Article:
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Inflation can be defined as the continuous rise and influential in the general level of prices in the economy. It should be noted that inflation must be associated with an increase continuously in the prices of all (or most) of goods and services in the economy.
This is the rise that is in the form of continuous and long periods of time and not the rise that is in a short span of time. In addition, this rise should be the main influential factor in the budget of individuals so as to lead the increase in the level of the general price decline in the purchasing power of individuals.
Inflation leads to higher prices, but does every rise in prices cause inflation?
Of course not, because the concept of high prices that form inflation is a relative concept. If prices reach a certain level, it becomes inflationary. For example, when prices increase on a domestic level more rapidly than on an international level, or when it continues to rise permanently, or even when the growth of wages or salaries do not equal the rise in prices, this all leads to a decrease in the purchasing power.
Types of Inflation
When the increase in prices occur as a result of increase of demand for energy productivity of the economy.
This is an annual increase in price levels in a percentage exceeding between 1% and 3% and this determines that the small rise in the prices is considered as growth in the economy. This is mainly caused by the increase of prices of resources and the fact that leads to increased profits which encourage producers to raise the level of their investments.
If mild inflation is not checked and if it is uncontrollable, it may assume the character of galloping inflation. Inflation in the double or triple digit range of 20, 100 or 200 percent a year is called galloping inflation.
It is a stage of very high rate of inflation. While economies seem to survive under galloping inflation, a third and deadly strain takes hold when the cancer of hyperinflation strikes. Nothing good can be said about a market economy in which prices are rising a million or even a trillion percent per year. Hyperinflation occurs when the prices go out of control.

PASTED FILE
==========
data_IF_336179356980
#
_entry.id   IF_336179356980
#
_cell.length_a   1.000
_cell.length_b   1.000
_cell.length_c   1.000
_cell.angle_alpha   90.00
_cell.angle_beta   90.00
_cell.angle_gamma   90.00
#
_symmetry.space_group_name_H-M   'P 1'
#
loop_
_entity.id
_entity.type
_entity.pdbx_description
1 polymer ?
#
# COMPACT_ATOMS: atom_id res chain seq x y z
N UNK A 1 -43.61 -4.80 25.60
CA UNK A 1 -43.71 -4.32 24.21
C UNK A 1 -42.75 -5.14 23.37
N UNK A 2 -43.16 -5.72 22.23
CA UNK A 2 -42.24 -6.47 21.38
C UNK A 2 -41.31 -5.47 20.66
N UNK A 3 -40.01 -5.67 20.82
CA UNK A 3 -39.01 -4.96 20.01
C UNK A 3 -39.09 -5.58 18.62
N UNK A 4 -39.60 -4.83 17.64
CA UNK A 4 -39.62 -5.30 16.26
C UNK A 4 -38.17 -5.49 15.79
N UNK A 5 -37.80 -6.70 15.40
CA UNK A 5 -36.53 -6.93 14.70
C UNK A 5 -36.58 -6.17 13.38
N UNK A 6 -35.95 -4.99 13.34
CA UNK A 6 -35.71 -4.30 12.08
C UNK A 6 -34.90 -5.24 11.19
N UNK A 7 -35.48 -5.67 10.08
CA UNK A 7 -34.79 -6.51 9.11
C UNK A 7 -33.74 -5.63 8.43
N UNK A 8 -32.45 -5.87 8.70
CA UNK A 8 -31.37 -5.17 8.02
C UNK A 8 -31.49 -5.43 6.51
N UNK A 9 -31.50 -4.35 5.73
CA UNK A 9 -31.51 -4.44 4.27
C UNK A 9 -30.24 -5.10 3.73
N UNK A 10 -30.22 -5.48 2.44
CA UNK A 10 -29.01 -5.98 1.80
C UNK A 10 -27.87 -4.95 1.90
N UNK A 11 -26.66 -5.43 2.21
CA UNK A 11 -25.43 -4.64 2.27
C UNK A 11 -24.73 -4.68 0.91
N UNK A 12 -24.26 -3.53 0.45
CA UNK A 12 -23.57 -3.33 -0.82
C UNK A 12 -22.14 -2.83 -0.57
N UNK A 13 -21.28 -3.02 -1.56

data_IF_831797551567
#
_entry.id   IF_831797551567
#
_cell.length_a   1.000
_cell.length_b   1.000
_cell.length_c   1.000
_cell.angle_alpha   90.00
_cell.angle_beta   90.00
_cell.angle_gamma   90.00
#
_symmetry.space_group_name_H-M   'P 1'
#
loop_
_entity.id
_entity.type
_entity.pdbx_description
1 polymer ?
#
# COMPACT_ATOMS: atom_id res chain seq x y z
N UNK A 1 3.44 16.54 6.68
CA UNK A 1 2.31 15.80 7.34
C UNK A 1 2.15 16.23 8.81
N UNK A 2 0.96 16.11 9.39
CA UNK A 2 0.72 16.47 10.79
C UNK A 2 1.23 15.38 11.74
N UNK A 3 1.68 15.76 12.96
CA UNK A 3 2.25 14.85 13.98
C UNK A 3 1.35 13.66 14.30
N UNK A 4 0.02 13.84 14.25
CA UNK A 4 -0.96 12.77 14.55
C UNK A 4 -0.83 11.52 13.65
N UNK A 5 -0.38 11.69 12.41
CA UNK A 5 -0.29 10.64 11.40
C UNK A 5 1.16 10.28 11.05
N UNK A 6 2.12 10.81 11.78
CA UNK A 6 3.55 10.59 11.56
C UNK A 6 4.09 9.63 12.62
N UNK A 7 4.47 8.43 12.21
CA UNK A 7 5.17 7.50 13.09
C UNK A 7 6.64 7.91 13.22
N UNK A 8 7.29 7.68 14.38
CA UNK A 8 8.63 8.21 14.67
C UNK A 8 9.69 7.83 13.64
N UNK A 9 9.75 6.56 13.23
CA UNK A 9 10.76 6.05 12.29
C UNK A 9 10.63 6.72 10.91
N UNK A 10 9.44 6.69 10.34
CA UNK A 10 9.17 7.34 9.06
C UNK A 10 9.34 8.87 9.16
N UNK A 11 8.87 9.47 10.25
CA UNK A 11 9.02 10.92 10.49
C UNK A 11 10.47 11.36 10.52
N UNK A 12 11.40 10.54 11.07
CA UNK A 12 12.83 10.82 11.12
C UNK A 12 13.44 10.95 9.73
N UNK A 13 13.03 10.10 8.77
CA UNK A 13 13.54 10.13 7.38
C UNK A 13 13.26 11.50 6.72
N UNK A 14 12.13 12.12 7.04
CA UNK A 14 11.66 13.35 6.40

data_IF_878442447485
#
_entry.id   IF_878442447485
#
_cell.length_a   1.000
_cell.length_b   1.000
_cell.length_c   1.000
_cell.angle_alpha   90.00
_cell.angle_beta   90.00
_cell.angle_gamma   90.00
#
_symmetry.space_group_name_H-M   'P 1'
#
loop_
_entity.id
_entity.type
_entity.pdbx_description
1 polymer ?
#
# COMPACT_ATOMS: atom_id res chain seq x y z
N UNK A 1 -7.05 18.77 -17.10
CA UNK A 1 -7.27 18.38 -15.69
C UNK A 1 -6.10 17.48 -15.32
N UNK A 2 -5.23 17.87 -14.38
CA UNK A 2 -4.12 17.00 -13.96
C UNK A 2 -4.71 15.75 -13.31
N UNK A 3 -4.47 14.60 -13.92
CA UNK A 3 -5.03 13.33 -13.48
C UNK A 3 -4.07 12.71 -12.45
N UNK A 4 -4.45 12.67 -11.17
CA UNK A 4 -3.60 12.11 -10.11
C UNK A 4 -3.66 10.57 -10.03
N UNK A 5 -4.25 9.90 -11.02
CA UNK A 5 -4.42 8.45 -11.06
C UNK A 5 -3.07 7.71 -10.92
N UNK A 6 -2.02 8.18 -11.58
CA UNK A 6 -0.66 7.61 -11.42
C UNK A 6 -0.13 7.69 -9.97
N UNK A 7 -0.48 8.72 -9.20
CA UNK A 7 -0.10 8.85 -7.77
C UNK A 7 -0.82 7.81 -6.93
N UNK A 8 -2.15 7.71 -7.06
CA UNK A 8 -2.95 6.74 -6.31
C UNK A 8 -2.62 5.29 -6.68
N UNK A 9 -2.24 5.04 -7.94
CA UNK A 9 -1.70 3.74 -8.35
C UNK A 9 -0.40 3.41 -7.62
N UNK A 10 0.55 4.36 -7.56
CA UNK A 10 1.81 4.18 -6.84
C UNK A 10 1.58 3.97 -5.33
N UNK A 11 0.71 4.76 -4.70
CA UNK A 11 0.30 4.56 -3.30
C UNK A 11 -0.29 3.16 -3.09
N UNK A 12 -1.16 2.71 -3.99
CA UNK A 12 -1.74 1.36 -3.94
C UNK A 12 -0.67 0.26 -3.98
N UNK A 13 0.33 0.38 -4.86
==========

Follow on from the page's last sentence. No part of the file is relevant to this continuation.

It is an economic situation in which inflation and economic stagnation or recession occur simultaneously and remain unchecked for a period of time. Stagflation was witnessed by developed countries in 1970s, when world oil prices rose dramatically.
Deflation is the reverse of inflation. It refers to a sustained decline in the price level of goods and services. It occurs when the annual inflation rate falls below zero percent (a negative inflation rate), resulting in an increase in the real value of money. Japan suffered from deflation for almost a decade in 1990s.
Joint inflation (Mixed Inflation)
This type of inflation occurs because of the high purchasing power in individuals with the survival of the size of the total output of goods and services leading to constant rise in aggregate demand.
We see from what has been mentioned above about inflation and its forms that the largest effect of inflation is that the money loses its most important function which is being the storage and measure of value. Whenever the prices increase, the value of money decreases causing chaos transactions between creditors and debtors, sellers and buyers, and between producers and consumers which leads to chaos within the economy leading to people using different currencies than their own.
Causes of inflation